The Leftovers: “Orange Sticker” Season 2 Episode 4 Review

Photo Credit:

Rather than the hyper-focused narratives of the first three episodes, “Orange Sticker” showed that season two of The Leftovers has settled into a groove and is ready to move faster. As we head into the middle of the season, this less-ambitious hour had to take place, just to keep the show from taking its sweet time, as beautiful as it was.

The opening scene with Nora thinking there was a second departure was very intense. Her freak out set her up to be wrong, but it was jarring nonetheless. Even if it was obviously false, the show had us thinking about what a second departure would mean for these characters and the world as a whole. It also captured the chaotic randomness of the first departure. Carrie Coon sold it all beautifully.

From there, “Orange Sticker” settled down. The Garveys joined the Murphys in their search for the three missing girls, including their daughter. The sequences are the most “normal” The Leftovers has gotten in season two. The plot moves swiftly, with Kevin joining John on a potential revenge trip. John gets shot by the man who’s house he burned down in the premiere. Kevin has to take him to his wife, who pulls the bullet out of him. All of this occurs while Kevin is being nagged by Patti. The former leader of the Guilty Remnant spews nonsense at Kevin throughout the episode, teasing him about the truths of everything that’s been happening. I have to admit, the show made me forget a few times that Kevin is likely making all of it up in his subconscious. It’s more disturbing and unsettling than any of Kevin’s mental issues in season one, even if using Patti to personify it is a little too easy of a device.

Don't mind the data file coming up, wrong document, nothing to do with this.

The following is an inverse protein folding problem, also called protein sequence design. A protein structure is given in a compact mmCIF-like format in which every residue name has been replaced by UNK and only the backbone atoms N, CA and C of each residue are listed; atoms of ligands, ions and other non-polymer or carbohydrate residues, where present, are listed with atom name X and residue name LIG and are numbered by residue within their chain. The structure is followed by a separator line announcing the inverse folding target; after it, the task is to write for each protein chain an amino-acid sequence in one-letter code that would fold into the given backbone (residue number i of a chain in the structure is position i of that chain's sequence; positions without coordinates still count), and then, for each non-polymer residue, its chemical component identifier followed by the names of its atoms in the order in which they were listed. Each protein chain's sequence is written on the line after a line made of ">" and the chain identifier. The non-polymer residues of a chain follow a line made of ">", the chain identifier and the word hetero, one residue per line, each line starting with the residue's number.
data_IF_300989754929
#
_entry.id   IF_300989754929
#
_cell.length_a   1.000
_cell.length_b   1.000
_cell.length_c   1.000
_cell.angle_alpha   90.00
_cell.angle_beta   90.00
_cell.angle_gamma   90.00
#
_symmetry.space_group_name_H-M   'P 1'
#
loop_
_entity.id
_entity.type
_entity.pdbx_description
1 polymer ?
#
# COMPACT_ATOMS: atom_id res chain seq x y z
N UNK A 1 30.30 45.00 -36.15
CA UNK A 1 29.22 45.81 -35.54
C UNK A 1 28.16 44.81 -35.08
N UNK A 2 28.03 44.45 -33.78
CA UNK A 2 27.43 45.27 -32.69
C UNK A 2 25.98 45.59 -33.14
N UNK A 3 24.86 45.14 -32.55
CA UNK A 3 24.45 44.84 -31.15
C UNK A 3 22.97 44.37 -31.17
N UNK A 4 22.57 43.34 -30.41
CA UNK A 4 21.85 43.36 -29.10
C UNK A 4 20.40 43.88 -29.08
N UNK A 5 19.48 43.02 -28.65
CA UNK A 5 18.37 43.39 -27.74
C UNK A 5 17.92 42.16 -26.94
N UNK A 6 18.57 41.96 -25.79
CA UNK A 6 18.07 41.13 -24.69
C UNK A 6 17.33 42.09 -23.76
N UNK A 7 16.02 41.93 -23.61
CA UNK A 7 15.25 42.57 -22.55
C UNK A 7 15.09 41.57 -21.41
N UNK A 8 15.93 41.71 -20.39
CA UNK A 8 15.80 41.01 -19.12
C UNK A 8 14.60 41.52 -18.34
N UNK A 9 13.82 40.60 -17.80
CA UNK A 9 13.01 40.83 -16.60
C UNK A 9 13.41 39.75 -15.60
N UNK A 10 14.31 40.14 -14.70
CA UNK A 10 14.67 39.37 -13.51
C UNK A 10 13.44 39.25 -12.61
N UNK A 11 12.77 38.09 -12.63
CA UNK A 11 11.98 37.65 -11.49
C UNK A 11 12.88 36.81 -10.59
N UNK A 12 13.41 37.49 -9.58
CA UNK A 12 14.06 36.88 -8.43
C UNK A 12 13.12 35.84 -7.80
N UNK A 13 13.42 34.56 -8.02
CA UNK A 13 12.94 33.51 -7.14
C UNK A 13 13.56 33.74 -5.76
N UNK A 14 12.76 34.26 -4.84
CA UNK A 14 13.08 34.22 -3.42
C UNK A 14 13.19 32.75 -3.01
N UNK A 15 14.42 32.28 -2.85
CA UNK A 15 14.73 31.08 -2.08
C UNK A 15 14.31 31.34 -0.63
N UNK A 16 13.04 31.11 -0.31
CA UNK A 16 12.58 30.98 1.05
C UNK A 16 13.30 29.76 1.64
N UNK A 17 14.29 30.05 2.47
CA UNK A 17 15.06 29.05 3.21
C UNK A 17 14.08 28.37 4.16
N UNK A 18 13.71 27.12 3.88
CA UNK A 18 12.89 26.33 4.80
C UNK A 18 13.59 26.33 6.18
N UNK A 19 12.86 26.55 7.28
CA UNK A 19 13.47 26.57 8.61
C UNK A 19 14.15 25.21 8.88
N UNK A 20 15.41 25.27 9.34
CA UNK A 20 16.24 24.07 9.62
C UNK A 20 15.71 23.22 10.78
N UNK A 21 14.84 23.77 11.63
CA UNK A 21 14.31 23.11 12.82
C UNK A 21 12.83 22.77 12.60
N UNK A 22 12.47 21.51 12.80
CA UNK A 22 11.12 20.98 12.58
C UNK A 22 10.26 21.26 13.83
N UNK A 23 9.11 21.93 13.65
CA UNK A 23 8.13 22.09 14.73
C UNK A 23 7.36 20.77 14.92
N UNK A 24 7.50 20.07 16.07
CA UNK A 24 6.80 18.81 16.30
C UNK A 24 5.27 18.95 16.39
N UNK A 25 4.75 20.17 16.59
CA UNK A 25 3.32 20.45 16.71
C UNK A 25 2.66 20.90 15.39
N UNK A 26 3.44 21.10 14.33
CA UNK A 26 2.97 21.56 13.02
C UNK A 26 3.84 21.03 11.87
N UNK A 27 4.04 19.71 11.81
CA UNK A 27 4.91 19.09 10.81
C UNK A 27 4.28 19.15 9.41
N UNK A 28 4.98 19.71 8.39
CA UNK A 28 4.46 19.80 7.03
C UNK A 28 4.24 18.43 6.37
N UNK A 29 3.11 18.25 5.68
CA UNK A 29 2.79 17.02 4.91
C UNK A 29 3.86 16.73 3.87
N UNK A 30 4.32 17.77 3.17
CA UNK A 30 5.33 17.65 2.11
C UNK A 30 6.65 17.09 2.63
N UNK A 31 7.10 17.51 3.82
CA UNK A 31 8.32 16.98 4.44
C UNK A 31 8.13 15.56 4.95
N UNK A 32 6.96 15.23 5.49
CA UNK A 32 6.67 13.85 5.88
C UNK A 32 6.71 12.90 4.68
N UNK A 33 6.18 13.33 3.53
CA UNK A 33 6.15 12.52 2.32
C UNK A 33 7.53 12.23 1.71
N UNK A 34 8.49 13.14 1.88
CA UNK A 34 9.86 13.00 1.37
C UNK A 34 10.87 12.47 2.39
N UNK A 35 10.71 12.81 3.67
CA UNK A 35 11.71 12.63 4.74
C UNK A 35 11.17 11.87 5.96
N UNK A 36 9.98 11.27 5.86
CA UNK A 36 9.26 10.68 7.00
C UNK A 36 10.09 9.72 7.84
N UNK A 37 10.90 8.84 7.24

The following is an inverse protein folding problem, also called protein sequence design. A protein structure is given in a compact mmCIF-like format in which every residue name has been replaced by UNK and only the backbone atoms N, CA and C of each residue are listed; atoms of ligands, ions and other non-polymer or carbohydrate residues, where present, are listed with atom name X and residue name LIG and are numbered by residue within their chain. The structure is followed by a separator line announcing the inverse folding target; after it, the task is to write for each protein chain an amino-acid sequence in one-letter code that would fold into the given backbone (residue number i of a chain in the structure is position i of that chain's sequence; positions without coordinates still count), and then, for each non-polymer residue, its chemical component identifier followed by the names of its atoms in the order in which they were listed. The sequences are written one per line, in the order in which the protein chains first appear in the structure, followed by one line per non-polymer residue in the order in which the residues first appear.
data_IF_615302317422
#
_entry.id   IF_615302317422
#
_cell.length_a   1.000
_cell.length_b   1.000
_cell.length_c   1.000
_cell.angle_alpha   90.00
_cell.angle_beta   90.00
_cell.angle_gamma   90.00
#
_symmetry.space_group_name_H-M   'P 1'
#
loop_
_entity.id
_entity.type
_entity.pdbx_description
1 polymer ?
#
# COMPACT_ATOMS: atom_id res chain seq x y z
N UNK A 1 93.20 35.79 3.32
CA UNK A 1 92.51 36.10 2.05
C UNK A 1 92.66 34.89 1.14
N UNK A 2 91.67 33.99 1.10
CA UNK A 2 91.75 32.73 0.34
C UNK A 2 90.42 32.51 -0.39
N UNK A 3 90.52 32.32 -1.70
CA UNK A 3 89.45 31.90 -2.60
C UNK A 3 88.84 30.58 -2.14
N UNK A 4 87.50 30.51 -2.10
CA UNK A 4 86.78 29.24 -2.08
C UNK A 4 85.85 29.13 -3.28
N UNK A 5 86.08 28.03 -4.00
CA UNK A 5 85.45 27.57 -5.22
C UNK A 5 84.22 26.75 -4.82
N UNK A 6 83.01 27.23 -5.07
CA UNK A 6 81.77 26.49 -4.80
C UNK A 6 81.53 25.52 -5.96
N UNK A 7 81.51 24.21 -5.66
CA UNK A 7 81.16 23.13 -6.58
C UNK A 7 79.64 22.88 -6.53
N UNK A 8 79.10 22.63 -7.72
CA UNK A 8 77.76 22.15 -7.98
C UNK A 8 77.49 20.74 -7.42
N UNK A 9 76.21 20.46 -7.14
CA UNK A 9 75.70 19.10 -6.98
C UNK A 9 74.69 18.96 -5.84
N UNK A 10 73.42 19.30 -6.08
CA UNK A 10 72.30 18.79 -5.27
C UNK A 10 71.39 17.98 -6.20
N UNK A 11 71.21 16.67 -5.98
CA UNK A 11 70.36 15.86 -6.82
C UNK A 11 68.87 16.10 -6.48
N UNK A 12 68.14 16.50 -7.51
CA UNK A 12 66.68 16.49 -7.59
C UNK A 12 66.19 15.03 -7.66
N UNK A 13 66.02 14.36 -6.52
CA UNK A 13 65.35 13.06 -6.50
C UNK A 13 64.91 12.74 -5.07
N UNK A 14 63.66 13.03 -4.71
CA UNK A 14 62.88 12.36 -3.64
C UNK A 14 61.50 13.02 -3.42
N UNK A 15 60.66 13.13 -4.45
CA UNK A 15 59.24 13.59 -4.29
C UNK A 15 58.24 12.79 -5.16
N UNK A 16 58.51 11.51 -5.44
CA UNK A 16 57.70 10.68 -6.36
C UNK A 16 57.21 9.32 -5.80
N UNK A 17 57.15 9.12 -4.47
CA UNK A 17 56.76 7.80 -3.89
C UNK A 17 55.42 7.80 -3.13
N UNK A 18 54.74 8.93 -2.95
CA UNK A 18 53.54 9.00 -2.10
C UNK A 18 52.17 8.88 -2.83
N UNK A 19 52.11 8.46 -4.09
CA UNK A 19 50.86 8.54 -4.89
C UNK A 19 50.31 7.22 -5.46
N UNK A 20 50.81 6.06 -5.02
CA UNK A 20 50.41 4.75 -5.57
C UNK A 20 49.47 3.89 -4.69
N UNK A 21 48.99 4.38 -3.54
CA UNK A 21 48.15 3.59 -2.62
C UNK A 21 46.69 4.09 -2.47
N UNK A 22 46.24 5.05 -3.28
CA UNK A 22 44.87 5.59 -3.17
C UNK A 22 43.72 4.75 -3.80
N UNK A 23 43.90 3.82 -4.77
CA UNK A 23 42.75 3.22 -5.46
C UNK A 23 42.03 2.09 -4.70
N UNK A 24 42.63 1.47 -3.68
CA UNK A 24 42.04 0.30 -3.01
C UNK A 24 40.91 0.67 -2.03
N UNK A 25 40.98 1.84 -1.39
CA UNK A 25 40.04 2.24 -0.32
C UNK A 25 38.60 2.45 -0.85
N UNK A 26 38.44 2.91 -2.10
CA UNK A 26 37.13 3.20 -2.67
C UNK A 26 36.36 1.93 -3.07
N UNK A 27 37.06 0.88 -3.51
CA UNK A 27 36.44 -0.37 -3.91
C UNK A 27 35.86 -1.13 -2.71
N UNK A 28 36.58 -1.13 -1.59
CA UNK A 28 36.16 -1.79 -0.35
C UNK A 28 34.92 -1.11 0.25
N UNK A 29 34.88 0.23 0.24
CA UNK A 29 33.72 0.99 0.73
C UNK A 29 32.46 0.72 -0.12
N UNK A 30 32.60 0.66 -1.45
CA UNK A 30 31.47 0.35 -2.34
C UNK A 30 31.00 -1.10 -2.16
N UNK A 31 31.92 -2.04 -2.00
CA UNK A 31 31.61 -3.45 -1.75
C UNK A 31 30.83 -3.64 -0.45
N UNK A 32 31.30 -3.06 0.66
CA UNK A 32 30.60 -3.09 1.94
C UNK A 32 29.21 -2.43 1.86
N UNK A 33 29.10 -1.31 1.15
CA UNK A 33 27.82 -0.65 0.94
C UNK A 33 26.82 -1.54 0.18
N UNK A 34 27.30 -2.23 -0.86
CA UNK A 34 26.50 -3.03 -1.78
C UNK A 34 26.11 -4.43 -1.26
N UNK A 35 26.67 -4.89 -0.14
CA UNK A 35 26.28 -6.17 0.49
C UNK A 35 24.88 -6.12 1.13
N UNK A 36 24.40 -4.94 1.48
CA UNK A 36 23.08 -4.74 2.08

The episode ends with Kevin finally talking to this figment of his imagination and then going to bed with Nora. No real answers are given for anything, obviously, which makes the faster pace of the episode feel unwarranted. In the case of The Leftovers I prefer when it isn’t rushing us to a plot point, but instead sitting us down to illustrate a feeling. “Orange Sticker” was the least lyrical episode of the season, which is a blessing and a curse. One would hope the faster forward movement of the narrative will benefit us in later episodes. It had to happen some time, not all the episodes this season were going to be like the first three. And if this is what The Leftovers looks like when it’s forced to tell us a story instead of showing us a feeling, we’re still miles ahead of season one. Grade: B+

Some Other Notes:

  • I’m mixed on Patti. This narrative technique is overused, but then I couldn’t help but be engrossed in some of the ideas she was presenting, especially since they represent Kevin’s dormant thoughts. Still, this episode maybe had too generous of an amount of her.
  • Season two Jill is WAY better than season one Jill. Her maturity is refreshing when you have a show jammed with characters making excuses. The budding romance with Michael feels genuine too.
  • I was worried that next week we’d see this episode again but from the Murphys’ perspective, which, based on the preview, doesn’t look to be the case. This new narrative structure for the show definitely keeps you guessing.
  • So is Virgil the guide through the inferno that is Miracle?

By Matt Dougherty

Leave a Reply

Your email address will not be published. Required fields are marked *